Apple, Microsoft and Google join forces to create a universal standard for braille displays

A substantial move for technology accessibility was made today as the non-profit USB Implementers Forum (USB-IF) announced a new standard for braille displays – underpinned by an agreement between major tech companies including Apple, Google and Microsoft.

Apple, Microsoft and Google join forces to create a universal standard for braille displays

The USB Human Interface Device (HID) standard will make it easier for those with visual impairment to use braille displays across different operating systems and hardware, without the need for unique drivers. It means that braille readers can be treated much like standard keyboards, with users able to plug them into PC, Mac and Android devices.

“We see the opportunity that advancements in technology can create for people with disabilities and have a responsibility as an industry to develop new ways of empowering everyone to achieve more,” said Jeff Petty, Windows accessibility program manager lead at Microsoft, in a statement.

“Developing a HID standard for braille displays is one example of how we can work together, across the industry, to advance technology in a way that benefits society and ultimately improve the unemployment rate for people with disabilities.”

Sarah Herrlinger, director of Global Accessibility Policy and Initiatives at Apple, echoed this sentiment: “Technology should be accessible to everyone and Apple designs all products with that in mind. We’re proud to advance this new USB-IF standard because we believe in improving the experience for all people who rely on braille displays to use their Apple products or any other device.”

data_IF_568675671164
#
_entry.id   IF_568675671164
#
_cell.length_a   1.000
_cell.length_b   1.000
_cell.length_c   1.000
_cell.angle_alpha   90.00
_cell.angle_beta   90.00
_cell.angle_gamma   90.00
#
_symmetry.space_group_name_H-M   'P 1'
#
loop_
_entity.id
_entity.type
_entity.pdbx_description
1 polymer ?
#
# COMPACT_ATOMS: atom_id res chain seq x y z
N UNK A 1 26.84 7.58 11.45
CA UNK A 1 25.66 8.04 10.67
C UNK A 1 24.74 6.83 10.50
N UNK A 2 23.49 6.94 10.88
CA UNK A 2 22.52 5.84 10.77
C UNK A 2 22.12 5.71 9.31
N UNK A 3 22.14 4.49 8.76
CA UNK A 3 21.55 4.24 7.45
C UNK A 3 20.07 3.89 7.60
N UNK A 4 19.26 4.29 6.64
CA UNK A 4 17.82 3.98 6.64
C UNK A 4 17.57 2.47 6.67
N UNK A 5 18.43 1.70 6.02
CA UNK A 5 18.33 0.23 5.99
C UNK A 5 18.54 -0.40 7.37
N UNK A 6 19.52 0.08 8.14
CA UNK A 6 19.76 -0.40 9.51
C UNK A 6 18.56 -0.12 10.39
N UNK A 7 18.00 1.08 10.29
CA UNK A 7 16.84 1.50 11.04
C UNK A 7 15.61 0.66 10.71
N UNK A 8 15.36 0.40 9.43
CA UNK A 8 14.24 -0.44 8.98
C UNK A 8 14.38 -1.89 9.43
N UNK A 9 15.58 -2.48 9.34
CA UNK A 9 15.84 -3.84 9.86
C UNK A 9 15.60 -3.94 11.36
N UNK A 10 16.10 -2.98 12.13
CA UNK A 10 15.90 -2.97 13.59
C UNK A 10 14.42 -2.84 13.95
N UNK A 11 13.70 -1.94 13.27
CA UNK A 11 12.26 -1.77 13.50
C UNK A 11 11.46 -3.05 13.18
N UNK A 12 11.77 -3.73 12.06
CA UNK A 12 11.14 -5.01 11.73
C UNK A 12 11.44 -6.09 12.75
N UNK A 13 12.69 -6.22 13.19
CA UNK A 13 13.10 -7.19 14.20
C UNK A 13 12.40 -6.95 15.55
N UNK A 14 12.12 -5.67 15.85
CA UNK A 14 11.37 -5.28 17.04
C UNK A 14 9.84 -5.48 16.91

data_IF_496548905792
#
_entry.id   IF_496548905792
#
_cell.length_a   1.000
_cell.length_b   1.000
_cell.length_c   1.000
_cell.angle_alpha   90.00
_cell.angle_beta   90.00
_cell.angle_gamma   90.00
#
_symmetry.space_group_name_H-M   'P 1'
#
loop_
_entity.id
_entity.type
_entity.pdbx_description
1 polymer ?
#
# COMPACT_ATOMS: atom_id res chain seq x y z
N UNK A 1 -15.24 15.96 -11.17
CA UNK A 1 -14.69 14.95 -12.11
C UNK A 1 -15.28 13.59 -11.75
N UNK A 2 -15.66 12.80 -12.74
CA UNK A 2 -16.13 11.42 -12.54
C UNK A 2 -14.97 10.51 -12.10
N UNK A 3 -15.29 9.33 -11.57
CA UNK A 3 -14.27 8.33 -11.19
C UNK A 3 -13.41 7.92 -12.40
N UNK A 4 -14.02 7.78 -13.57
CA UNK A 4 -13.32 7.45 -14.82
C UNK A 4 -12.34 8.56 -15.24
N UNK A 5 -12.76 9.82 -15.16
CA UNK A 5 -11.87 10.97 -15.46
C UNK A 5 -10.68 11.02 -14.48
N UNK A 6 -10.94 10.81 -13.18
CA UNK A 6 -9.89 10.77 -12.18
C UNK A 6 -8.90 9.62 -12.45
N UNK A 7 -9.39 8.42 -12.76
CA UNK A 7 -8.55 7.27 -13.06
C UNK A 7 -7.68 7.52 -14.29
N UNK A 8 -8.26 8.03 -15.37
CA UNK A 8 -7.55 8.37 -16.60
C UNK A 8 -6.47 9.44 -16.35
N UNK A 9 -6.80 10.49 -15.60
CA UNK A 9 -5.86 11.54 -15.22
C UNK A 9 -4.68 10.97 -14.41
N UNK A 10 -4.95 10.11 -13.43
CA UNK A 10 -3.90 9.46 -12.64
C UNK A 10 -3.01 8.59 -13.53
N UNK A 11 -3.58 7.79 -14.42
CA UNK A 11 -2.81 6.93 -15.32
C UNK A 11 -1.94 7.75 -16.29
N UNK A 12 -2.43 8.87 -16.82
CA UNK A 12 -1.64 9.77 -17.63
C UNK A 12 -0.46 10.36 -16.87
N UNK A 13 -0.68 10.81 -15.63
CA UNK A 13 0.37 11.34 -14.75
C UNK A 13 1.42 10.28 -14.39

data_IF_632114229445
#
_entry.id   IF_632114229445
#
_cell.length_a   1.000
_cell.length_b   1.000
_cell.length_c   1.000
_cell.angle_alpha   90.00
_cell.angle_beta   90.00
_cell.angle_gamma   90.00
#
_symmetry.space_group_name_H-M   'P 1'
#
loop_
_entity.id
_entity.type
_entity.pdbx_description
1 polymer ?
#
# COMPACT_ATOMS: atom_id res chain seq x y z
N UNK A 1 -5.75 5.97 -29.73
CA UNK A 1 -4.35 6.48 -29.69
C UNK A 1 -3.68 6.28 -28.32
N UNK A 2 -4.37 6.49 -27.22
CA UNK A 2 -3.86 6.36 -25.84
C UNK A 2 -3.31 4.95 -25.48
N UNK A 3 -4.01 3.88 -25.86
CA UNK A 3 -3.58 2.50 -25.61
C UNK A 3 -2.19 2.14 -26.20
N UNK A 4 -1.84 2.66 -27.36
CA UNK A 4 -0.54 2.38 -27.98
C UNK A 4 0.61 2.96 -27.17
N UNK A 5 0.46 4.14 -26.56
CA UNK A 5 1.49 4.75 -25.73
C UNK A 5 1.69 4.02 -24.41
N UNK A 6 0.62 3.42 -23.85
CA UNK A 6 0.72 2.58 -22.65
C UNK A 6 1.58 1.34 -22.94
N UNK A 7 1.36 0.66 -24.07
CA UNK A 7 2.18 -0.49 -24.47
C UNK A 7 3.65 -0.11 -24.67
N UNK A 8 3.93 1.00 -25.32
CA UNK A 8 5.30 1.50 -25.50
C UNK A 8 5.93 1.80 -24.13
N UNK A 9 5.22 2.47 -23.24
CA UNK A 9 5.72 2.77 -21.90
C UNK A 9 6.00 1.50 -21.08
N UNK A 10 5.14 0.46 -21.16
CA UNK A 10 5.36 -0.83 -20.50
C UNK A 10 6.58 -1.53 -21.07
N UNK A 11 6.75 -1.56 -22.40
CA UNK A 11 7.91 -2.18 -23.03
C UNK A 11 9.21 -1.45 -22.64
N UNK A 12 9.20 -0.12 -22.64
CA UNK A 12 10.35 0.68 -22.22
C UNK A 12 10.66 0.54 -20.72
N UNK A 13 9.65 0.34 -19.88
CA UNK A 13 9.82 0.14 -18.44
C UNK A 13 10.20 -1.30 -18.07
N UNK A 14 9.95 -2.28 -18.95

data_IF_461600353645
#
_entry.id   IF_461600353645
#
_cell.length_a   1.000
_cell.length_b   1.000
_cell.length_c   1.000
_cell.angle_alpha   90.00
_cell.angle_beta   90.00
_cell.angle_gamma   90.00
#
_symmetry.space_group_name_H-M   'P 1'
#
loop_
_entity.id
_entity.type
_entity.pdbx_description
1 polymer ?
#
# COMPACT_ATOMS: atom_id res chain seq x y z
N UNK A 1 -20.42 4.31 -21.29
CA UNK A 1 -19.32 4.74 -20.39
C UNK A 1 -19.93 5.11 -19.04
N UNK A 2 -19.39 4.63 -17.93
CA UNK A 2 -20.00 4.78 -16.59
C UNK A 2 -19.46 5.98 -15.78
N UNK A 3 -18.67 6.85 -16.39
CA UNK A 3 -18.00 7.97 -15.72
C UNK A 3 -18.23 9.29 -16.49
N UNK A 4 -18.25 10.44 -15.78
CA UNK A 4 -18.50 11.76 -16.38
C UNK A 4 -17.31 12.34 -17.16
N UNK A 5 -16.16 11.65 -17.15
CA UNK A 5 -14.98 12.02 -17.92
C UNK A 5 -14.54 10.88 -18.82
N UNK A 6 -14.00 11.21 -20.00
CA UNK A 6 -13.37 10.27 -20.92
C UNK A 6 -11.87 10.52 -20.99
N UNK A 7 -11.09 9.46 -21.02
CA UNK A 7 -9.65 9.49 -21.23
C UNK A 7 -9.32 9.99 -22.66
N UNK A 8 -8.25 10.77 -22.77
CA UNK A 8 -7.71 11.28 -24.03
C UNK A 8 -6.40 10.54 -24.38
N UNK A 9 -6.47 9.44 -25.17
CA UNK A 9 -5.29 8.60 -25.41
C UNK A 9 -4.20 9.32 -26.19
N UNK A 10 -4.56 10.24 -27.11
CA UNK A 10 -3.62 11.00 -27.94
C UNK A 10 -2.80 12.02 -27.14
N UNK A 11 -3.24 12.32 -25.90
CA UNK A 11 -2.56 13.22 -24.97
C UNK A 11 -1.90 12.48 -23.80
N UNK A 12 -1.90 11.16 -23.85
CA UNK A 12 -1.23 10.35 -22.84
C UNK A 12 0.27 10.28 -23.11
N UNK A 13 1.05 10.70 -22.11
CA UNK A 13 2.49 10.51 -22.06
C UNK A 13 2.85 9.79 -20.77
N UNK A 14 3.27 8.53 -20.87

The rival companies will begin to integrate the new standard into their hardware as soon as next year. With the standard in place, development of braille readers should become more simplified, as there will no longer be a need for devices to have custom software to work with particular operating systems. It’s arguably a move that should have been made some time ago, but is nevertheless a significant step for accessibility and could ripple into the literacy, education and employment of people with low vision. 

Image: Microsoft

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